Autosomal dominant polycystic kidney disease (ADPK): Since there is also no cure for ADPK, treatment centers on controlling symptoms. Approximately 60 percent of patients with this disease have high blood pressure that, if left untreated, can lead to heart disease and brain hemorrhages or stroke. More than half of these patients will have pain that can be very intense, occur suddenly and persist for a long time. Pain can be due to the presence of stones, blood clots or infection. Also, individuals (particularly women) with ADPK are at high risk for urinary tract infections. But treating these infections can be difficult, given the limited concentration of antibiotics within the cyst fluid.
When such an infection does not respond to medication, your doctor may recommend draining the cyst by needle aspiration, laparoscopy or an open surgical procedure. While draining the cysts connected to this disease can be beneficial, the fluid is likely to accumulate again. In any case, you will be followed closely over time since the disease is progressive and renal failure can occur, which will require supportive measures.
Juvenile nephronophthisis and medullary cystic disease complex: Because patients with either juvenile nephronophthisis or medullary cystic disease complex experience excessive thirst and water loss, they will need to replace salt in their diets. Since medical researchers have not found a cause for either of these conditions, the likely outcome is kidney failure, which will require supportive measures.
Tuberous sclerosis (TS): Unfortunately there is no cure for TS but there is treatment for a number of its symptoms and patients should be monitored regularly so they can be treated appropriately. Anti-epileptic drugs may be used to control seizures, and medications may be prescribed for behavior problems.
Von Hippel-Lindau disease: There is no cure for this disease and the treatment is symptomatic support. If a urologist suspects a cyst is actually a tumor, they will remove the growth and a portion of the kidney. When lesions are larger than four centimeters, a more aggressive approach – such as a removal of the organ (nephrectomy) – might be required.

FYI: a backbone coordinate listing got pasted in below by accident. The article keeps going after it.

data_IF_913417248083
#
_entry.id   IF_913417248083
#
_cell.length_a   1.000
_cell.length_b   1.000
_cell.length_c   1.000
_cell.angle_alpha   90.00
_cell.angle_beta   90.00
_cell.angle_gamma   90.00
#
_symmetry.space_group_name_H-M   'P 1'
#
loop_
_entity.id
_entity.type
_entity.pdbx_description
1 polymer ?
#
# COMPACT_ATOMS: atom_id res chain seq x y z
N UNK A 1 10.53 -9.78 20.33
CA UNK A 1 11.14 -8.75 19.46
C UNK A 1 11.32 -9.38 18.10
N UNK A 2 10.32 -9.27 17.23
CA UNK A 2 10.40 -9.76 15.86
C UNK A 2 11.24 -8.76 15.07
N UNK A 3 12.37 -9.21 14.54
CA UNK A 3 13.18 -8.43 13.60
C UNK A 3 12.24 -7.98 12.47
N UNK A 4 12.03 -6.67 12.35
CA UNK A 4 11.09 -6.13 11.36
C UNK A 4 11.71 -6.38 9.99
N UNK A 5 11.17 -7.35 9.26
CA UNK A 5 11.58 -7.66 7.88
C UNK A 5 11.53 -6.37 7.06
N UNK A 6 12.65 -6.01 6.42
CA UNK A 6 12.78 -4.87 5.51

Multicystic dysplastic kidney (MCDK): The treatment for a multicystic kidney varies. Some pediatric urologists favor early renal tumor removal that can often be done as an outpatient procedure. Others favor observation since long-term problems associated with unilateral MCDK are rare and the kidneys will often become smaller.
Renal cyst: Observation is the treatment for a simple renal cyst. Only when symptoms develop, do urologists drain or remove it.
Medullary sponge kidney: There is no cure for medullary sponge kidney. Instead, treatment centers on management of stone formation and urinary infections. Water pills may be effective in decreasing the calcium output and limiting stone formation. Patients who have recurrent urinary infections may benefit from long-term, low-dose antibiotics.
Acquired renal cystic disease: Individuals who exhibit symptoms may benefit from removal of the kidney, particularly if they are already undergoing dialysis.
Frequently asked questions:
How do I know if my cystic kidney disease is getting worse?
Flank pain, blood in the urine or urinary tract infections could be an indicator that cystic kidney disease has progressed. But the disease may also progress silently with no obvious signs or symptoms. The status of your kidney will influence any follow-up studies your urologist orders. Since there are no cures for these problems, long-term care is required. In any case, it is essential to follow your doctor's recommendation regarding management over time.
What makes a disorder "autosomal dominant" or "autosomal recessive"?
Both of these terms suggest a genetic disorder, caused either wholly or in part by a fault in genetic material (DNA) within an individual's cells. Autosomal dominant refers to disorders in which only a single defective gene from one parent is needed to cause the abnormality. Each child then has a 50 percent chance of inheriting the defective gene and of being affected. Autosomal recessive means both parents must pass along the faulty gene, even though they often do not manifest the problem but are merely carriers. Each child has a one in four chances of being affected and one in two chances of being just the carrier.
I've been diagnosed with kidney cystic disease. Should my children be evaluated?
Many kidney cystic diseases are inherited. The specific disorder will determine whether your urologist recommends that your children be evaluated. Even though kidney disease cannot be cured, early evaluation in children to decrease possible symptomatic problems can be helpful.
My child has been diagnosed with renal cystic disease. Should I be evaluated?
Some of the cystic kidney diseases that children have are hereditary, so one parent may also be affected. For the majority of patients, however, there is already a known family history of a similar renal cystic condition. While identifying an adult with such problems can help in making long-term management decisions, identifying renal cystic disease in someone who is otherwise normal may cause future health insurance problems. Since treatment is based on symptoms, it is helpful for any parent to discuss the pros and cons of early diagnosis with a urologist.